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Precision manufacturing

Precision based on cutting-edge technology

New machining tools, strategies and processing centres are no longer sources of disruptive change but are instead leading to incremental improvements. By following the developments in R&D, Sirris has been able to identify possible ground-breaking innovations in ‘integrated’ or ‘assisted' manufacturing technology.

Additive manufacturing of metal components has long been possible but is seldom used in industry. A lack of integration with classic manufacturing technology has been identified as the main obstacle. Sirris has developed its AM Integrated Factory as a demonstrator platform, in combination with additive and subtractive manufacturing technology.

Cryogenic treatment of difficult-to-process materials

In assisted manufacturing technology there is significant potential for the application of cryogenic treatment (cooling) using CO2 or N2. The advantages lie in the greater cooling capacity and total cleanliness; the disadvantage that the cooling becomes a consumable. For difficult-to-process materials where the heat generated during manufacture impairs the service life of the tools, cryogenic assisted technology has a ground-breaking effect: doubling or tripling the service life and productivity of these tools.

Helvoet processes frozen rubber parts applying cryogenic treatment

Cryogenic treatment is an innovative cooling process. Gas such as carbon dioxide or nitrogen under high pressure have a superior cooling capacity compared to standard cooling methods using emulsions or oil. Cryogenic treatment is not only applicable to heat-intensive materials such as titanium and hardened steels, but can also be a useful technique for soft materials.

Sirris carried out a feasibility study at Helvoet Pharma in Limburg, a leading producer of pharmaceutical sealings. In order to test the use of liquid carbon dioxide to machine rubber rings instead of casting the parts. Freezing the material makes it more brittle, rendering it machinable. This process eliminates the need to produce special moulds which would otherwise be required to form this material.

Integrated machining reduces lead time

‘Integrated’ machining technologies is both the seamless connection of machining technologies and the application of a second machining technology on the same platform. In both cases, the objective is creating a significant competitive advantage. For the latter, Sirris has pinpointed integrated laser curing because this ground-breaking integrated technology reduces the lead time by up to 90 percent. The buffer stock level requirements are, therefore, significantly lower.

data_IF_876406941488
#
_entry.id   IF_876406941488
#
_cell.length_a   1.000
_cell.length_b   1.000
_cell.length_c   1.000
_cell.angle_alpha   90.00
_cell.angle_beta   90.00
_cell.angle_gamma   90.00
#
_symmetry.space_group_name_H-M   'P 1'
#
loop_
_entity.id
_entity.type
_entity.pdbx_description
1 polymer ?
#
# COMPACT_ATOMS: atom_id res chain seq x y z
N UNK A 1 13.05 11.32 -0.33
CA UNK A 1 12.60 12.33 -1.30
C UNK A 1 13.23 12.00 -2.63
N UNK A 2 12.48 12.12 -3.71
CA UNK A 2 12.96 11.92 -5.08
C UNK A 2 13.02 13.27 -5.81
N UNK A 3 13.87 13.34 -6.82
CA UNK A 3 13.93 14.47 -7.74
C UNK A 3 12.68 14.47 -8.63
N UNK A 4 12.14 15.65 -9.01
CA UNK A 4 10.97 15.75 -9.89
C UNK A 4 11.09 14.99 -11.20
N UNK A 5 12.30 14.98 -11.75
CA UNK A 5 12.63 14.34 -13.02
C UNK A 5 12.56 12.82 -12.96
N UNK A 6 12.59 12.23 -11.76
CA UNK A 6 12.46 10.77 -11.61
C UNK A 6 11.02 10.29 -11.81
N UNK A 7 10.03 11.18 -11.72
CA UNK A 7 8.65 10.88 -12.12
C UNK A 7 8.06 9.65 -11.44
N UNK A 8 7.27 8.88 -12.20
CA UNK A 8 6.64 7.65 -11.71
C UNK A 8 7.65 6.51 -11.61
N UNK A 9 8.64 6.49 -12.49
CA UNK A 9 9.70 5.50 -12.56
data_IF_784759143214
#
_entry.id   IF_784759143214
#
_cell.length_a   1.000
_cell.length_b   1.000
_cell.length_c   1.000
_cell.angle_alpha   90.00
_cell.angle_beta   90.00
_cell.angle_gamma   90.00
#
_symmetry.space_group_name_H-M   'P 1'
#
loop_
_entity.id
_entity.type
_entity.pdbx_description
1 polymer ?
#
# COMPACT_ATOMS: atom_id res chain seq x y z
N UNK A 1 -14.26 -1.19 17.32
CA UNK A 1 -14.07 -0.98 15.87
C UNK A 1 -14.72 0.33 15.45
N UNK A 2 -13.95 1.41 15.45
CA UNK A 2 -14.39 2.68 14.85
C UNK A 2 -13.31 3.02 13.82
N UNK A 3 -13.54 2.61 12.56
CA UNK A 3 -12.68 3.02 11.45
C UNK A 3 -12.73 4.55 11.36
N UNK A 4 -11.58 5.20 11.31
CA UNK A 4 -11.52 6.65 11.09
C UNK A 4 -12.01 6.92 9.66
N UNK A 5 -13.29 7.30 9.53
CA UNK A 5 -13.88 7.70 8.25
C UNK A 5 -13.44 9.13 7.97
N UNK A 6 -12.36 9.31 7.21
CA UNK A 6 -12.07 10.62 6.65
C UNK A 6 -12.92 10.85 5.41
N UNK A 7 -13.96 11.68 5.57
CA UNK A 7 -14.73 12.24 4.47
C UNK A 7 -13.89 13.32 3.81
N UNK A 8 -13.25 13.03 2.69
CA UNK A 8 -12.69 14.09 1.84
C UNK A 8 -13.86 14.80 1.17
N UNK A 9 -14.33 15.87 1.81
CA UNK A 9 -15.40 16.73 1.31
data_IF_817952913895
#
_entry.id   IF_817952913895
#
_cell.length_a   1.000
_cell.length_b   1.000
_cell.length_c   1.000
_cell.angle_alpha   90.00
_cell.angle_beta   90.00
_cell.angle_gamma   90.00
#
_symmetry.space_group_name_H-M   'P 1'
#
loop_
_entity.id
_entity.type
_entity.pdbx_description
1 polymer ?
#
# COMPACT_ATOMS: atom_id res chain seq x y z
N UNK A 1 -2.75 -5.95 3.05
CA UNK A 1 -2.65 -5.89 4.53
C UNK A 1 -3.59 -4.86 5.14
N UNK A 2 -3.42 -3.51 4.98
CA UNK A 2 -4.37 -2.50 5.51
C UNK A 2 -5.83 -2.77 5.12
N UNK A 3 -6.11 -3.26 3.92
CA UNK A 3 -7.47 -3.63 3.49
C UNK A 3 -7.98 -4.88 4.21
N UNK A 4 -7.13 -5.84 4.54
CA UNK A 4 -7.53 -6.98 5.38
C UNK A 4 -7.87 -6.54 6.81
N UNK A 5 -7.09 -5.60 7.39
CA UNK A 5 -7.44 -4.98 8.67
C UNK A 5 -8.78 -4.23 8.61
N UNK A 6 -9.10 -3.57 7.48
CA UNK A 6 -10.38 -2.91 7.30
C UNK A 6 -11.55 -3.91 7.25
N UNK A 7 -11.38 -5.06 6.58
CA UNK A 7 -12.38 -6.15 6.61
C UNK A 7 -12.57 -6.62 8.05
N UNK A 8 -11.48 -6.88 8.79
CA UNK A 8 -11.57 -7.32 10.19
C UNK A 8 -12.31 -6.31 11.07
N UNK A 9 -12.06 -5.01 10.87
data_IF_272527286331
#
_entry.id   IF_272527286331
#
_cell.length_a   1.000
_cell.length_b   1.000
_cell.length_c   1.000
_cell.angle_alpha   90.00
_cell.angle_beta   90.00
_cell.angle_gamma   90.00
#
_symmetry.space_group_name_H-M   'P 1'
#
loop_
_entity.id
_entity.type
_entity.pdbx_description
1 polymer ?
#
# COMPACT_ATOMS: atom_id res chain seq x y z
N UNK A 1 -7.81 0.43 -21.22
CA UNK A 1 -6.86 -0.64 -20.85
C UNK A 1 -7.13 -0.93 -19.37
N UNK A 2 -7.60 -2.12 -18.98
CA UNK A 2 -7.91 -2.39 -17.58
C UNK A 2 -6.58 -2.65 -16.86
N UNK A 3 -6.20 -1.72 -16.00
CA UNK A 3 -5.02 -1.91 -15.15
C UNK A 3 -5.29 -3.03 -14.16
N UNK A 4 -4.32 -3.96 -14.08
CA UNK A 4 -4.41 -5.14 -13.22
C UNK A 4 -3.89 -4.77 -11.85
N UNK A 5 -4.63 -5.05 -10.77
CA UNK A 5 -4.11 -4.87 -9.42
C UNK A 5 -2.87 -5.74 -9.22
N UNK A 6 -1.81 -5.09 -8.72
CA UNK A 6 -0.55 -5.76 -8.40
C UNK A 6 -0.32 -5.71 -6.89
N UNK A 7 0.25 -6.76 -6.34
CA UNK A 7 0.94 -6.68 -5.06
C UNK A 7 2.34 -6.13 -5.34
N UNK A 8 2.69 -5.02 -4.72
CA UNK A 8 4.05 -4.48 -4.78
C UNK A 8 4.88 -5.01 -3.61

Vandewiele investigates options to implement laser curing

Vandewiele NV, a well-known weaving machine and textile system manufacturer, studied options to implement laser curing in order to increase the quality of the machines and, at the same time, to shorten the lead time.

AM Integrated Factory

Additive manufacturing technology (AM), or 3D printing, is already sufficiently developed to be integrated into a production line. However, there are still many practical problems to be solved. Sirris has, therefore, established the “AM Integrated Factory“, a pilot plant for demonstrations and research into the development and scaling of AM technology, in line with other pioneering manufacturing technologies. The objective is to help companies integrate additive manufacturing processes, with a view to manufacture components on industrial production lines.

Injection mould machines manufactured at AM Integrated Factory demonstrate 15% higher performance

During a European research project, a study was conducted into the feasibility of applying 3D printing as a basic technology for injection moulds used to produce optical plastic components. The Austrian research partners printed a large mould cavity with cooling channels made of stainless steel. On Sirris’s AM Integrated Factory demonstration platform, the mould cavity was machined into a mirror-quality surface using the five-axis precision milling machine. The injection mould was validated in production and the results were very positive: an increase of up to 15% in productivity compared to existing mould technology.